closet tanks must be listed to the WaterSense Tank-Type High Efficiency Toilet
of non-high efficiency toilets or water closets. After July 1, 2011, in
accordance with O.C.G.A. 8-2-3(j), the sale of a gravity tank type, flushometer
valve or flushometer tank toilet or water closet that uses more than an average
of 1.28 gallons of water per flush is prohibited in Georgia.
Efficiency Cooling Towers. On or after July 1, 2012, high efficiency
cooling towers are required in all new construction (commercial use). A cooling
tower means a building heat removal device. Cooling towers shall comply with
ASHRAE 90.1-2007 as adopted and amended by the Department.
for exemption to the requirements of high efficiency plumbing fixtures. On
or after July 1, 2012, in accordance with O.C.G.A. Section 8-2-3, counties and
municipalities are permitted to adopt an ordinance which shall provide
procedures and requirements to apply for an exemption to the requirements of
subsection (c) of this Code section, relative to new construction and to the
repair or renovation of an existing building, under the following conditions:
When the repair or renovation of the existing building does not include the
replacement of the plumbing or sewage system servicing toilets, faucets, or
shower heads within such existing building;
When such plumbing or sewer system within such existing building, because of
its capacity, design, or installation, would not function properly if the
toilets, faucets, or shower heads required were installed;
When such system is a well or gravity flow from a spring and is owned privately
by an individual for use in such individual’s personal residence; or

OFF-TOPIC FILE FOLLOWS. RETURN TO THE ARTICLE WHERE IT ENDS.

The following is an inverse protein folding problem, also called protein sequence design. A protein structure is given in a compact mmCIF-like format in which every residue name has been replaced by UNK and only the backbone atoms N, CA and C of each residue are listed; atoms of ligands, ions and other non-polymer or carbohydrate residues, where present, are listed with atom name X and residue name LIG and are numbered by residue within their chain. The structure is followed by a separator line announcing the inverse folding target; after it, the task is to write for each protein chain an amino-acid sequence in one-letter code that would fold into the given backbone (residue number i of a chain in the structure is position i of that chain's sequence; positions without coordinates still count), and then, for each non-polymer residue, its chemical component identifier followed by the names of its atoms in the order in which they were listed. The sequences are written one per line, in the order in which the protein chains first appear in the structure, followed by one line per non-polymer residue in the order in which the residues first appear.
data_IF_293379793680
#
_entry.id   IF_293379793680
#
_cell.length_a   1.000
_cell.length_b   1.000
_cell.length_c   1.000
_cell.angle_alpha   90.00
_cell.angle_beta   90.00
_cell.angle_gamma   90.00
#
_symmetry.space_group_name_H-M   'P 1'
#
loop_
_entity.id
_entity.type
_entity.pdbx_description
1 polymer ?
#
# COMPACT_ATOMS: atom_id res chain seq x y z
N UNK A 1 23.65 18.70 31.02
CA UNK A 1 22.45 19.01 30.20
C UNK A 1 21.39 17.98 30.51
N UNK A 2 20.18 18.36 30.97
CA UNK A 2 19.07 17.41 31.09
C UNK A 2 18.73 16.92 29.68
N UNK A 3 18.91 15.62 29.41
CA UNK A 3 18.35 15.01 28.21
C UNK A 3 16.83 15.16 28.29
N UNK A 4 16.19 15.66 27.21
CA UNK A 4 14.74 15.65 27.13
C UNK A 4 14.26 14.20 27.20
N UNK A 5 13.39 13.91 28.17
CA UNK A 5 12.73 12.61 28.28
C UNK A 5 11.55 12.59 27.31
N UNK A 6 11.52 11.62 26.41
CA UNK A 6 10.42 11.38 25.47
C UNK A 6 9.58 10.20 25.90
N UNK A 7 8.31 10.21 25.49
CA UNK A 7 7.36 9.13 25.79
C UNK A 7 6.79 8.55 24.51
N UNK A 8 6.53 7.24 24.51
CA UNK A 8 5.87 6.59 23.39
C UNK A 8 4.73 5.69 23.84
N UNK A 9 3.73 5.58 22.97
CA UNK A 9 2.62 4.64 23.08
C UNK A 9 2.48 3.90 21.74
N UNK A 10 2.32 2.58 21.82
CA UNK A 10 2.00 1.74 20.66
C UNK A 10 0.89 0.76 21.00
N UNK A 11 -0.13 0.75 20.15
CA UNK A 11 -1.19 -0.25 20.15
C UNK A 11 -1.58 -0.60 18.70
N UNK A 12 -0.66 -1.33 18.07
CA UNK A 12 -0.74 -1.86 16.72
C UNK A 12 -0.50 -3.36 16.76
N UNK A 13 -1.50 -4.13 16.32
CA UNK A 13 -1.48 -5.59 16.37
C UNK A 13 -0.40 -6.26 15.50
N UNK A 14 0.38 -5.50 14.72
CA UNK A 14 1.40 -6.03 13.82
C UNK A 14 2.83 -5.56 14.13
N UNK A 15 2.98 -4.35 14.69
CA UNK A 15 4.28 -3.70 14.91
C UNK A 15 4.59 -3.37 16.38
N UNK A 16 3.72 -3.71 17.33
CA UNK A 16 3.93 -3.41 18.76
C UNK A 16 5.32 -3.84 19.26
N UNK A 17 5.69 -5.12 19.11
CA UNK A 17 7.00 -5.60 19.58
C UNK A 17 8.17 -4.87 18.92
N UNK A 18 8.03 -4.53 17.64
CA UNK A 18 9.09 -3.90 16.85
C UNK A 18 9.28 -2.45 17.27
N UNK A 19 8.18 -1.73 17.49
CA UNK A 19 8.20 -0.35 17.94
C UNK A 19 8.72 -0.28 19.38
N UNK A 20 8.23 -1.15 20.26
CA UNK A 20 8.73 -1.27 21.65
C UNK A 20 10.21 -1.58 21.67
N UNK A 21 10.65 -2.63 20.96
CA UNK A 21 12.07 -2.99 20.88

4) When units to be installed
are: a. Specifically designed for use by person with disabilities; b.
Specifically designed to withstand unusual abuse or installation in a penal
institution; or c. Toilets for juveniles
DCA amended the State Minimum
Standard Plumbing Code (2006 IPC) to include the SB 370 new requirements for
high efficiency plumbing fixtures and cooling towers. If you have any questions
or need further assistance, please contact DCA Construction Codes Office at
404-679-3118 or email@example.com
Construction Codes Program
Construction Codes Program and Code Adoption Process
uniform construction codes are designed to help protect the life, health, and
property of all Georgians from faulty design and construction of houses, buildings,
and similar structures. Georgia
codes are based on national model codes adopted by the International Codes
Council (ICC) through a consensus process, www.iccsafe.org.
All 50 states adopt the IBC (International Building Code)
and the IRC (International Residential Code) and the NEC (National Electric
Code) as do many other countries. The number drops to 45 – 48 states on some of
the other codes, like plumbing, mechanical, etc. With the help of the federal stimulus
funds, 48 states have or are in the process of adopting the 2009 IECC
(International Energy Conservation Code) or its equivalent. 10 states are in